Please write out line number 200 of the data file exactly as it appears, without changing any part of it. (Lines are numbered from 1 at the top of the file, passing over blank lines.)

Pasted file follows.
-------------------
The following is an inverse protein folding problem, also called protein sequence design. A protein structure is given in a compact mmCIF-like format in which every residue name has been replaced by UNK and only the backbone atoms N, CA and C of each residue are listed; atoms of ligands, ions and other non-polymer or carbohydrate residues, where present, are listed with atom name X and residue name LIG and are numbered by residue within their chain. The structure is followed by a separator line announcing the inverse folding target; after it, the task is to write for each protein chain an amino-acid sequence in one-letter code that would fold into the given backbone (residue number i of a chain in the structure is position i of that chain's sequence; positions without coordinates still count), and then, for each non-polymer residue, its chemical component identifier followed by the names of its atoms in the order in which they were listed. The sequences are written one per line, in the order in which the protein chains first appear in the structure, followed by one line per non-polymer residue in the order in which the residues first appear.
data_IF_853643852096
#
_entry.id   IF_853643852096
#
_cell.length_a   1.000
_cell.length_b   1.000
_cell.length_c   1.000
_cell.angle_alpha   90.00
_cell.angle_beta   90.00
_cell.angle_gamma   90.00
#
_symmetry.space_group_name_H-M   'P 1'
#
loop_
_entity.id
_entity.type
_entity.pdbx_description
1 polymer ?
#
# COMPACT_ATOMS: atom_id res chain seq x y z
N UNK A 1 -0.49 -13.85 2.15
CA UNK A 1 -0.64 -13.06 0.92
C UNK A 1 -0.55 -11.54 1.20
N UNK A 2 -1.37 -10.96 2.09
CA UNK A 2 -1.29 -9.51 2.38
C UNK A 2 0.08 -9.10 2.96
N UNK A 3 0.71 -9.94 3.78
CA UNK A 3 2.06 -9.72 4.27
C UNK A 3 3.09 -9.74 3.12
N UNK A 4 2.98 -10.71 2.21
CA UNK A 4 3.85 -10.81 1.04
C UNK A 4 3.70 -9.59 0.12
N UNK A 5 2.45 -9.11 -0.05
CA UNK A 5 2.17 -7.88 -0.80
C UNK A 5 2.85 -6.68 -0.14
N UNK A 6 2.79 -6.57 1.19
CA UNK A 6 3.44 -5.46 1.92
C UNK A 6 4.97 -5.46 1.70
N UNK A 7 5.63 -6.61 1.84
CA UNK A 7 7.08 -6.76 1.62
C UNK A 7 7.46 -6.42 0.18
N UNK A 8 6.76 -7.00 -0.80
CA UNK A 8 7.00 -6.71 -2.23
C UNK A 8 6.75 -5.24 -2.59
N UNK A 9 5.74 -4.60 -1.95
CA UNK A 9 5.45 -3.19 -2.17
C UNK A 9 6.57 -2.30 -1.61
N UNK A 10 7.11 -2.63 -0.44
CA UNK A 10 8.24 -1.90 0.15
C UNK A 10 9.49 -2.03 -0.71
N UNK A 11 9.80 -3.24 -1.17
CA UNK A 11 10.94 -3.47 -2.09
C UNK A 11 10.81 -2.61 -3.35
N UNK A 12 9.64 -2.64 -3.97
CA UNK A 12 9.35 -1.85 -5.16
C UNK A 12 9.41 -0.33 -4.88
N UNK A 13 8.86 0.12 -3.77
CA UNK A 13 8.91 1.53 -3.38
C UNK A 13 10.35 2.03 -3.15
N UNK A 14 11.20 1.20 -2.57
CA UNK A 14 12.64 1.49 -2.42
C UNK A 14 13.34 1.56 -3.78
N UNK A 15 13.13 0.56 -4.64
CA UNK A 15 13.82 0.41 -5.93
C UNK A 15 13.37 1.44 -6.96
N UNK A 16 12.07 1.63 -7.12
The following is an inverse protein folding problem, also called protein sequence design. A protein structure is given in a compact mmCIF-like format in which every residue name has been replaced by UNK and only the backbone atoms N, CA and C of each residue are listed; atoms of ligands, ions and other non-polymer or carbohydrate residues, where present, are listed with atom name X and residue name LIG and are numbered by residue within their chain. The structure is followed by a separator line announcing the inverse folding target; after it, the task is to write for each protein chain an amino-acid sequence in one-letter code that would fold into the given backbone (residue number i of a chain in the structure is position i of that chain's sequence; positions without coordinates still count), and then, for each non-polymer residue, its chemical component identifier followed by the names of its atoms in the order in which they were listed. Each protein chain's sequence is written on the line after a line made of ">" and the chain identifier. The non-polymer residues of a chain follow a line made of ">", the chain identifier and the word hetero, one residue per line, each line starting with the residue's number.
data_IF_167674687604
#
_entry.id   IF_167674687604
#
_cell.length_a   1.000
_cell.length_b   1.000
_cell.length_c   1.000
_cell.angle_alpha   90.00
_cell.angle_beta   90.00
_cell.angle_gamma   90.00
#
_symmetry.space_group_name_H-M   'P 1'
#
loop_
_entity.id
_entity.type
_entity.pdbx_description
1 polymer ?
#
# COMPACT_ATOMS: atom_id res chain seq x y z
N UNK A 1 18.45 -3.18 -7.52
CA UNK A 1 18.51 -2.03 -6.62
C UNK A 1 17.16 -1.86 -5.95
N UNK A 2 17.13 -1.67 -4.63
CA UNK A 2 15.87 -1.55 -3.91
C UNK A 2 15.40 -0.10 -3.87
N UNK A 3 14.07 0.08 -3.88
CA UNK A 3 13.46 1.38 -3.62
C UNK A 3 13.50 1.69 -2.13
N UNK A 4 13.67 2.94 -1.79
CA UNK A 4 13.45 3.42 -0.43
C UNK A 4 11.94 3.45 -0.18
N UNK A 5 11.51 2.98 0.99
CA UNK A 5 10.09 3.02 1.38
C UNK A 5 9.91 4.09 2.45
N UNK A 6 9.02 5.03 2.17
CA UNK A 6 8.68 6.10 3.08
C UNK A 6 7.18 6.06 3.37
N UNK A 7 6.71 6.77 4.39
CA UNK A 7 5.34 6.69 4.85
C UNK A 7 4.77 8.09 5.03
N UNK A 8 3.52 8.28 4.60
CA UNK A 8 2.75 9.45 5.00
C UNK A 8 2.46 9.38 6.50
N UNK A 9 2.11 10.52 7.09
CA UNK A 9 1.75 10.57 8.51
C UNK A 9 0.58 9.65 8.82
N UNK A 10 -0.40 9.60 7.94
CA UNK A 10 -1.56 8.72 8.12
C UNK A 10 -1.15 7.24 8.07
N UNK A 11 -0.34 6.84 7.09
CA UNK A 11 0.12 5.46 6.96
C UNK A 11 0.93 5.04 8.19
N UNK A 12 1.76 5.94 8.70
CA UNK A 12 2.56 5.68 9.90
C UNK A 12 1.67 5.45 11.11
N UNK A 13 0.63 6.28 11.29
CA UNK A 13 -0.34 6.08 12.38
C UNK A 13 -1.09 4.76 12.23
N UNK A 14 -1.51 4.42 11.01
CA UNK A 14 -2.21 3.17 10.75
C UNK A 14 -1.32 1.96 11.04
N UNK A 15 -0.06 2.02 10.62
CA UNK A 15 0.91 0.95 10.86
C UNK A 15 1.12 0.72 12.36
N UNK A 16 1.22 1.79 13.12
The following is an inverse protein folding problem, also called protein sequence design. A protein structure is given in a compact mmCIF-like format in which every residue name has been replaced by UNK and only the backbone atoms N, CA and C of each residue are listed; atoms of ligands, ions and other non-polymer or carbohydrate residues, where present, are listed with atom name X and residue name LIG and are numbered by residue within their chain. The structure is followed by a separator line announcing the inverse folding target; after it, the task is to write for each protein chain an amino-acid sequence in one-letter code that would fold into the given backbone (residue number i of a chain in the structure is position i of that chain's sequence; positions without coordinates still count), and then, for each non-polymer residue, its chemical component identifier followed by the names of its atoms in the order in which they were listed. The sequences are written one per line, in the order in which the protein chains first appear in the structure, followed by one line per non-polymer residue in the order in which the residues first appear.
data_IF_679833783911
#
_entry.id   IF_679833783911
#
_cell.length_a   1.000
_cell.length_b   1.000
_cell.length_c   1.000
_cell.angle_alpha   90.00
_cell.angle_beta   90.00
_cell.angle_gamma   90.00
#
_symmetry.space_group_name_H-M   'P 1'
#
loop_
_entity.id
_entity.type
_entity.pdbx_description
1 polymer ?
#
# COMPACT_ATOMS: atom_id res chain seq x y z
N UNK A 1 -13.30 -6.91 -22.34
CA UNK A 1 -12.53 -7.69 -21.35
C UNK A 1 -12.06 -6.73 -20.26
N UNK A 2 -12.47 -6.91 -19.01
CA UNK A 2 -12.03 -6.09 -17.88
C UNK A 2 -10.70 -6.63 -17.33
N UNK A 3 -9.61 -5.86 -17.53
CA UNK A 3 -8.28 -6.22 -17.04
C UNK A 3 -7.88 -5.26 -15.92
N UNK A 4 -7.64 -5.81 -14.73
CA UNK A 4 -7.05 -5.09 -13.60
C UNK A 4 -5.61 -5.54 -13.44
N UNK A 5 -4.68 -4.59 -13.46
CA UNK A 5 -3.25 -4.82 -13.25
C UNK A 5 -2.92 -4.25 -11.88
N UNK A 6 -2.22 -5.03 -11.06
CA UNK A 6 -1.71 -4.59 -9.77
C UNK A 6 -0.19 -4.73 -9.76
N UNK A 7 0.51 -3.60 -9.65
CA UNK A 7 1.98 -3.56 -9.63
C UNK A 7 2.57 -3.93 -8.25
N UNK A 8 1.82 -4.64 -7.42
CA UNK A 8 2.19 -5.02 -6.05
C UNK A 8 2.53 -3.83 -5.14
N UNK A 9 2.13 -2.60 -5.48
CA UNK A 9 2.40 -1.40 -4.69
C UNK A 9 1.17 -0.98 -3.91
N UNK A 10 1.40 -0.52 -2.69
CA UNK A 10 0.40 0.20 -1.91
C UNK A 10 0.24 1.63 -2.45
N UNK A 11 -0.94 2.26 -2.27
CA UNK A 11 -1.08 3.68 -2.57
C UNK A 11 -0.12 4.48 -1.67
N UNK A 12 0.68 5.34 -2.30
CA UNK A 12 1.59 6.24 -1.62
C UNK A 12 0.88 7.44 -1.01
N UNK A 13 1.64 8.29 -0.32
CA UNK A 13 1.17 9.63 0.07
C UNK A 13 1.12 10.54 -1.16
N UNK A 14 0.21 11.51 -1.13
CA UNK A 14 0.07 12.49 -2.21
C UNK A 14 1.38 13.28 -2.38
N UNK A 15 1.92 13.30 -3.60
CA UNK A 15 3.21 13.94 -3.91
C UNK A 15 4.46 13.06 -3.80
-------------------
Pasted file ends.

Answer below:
C UNK A 15 4.46 13.06 -3.80